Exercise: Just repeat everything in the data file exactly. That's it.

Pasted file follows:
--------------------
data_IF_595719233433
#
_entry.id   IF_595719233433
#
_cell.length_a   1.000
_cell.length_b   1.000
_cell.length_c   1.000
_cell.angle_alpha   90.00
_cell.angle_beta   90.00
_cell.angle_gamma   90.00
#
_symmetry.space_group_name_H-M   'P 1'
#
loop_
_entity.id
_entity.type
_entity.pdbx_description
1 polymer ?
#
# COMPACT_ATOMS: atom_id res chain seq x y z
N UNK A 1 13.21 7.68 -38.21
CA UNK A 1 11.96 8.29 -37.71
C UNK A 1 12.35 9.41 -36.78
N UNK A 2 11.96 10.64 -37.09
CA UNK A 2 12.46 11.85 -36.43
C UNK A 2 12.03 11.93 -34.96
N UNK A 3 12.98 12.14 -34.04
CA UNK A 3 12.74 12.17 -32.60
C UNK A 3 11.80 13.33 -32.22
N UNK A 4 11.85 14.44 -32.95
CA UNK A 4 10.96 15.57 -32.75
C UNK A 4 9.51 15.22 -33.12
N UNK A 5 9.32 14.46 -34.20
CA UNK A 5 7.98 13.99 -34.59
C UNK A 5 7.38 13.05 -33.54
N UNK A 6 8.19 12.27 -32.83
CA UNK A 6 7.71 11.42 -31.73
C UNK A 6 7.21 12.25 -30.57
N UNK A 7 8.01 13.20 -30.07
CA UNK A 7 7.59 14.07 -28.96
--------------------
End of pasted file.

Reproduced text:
data_IF_595719233433
#
_entry.id   IF_595719233433
#
_cell.length_a   1.000
_cell.length_b   1.000
_cell.length_c   1.000
_cell.angle_alpha   90.00
_cell.angle_beta   90.00
_cell.angle_gamma   90.00
#
_symmetry.space_group_name_H-M   'P 1'
#
loop_
_entity.id
_entity.type
_entity.pdbx_description
1 polymer ?
#
# COMPACT_ATOMS: atom_id res chain seq x y z
N UNK A 1 13.21 7.68 -38.21
CA UNK A 1 11.96 8.29 -37.71
C UNK A 1 12.35 9.41 -36.78
N UNK A 2 11.96 10.64 -37.09
CA UNK A 2 12.46 11.85 -36.43
C UNK A 2 12.03 11.93 -34.96
N UNK A 3 12.98 12.14 -34.04
CA UNK A 3 12.74 12.17 -32.60
C UNK A 3 11.80 13.33 -32.22
N UNK A 4 11.85 14.44 -32.95
CA UNK A 4 10.96 15.57 -32.75
C UNK A 4 9.51 15.22 -33.12
N UNK A 5 9.32 14.46 -34.20
CA UNK A 5 7.98 13.99 -34.59
C UNK A 5 7.38 13.05 -33.54
N UNK A 6 8.19 12.27 -32.83
CA UNK A 6 7.71 11.42 -31.73
C UNK A 6 7.21 12.25 -30.57
N UNK A 7 8.01 13.20 -30.07
CA UNK A 7 7.59 14.07 -28.96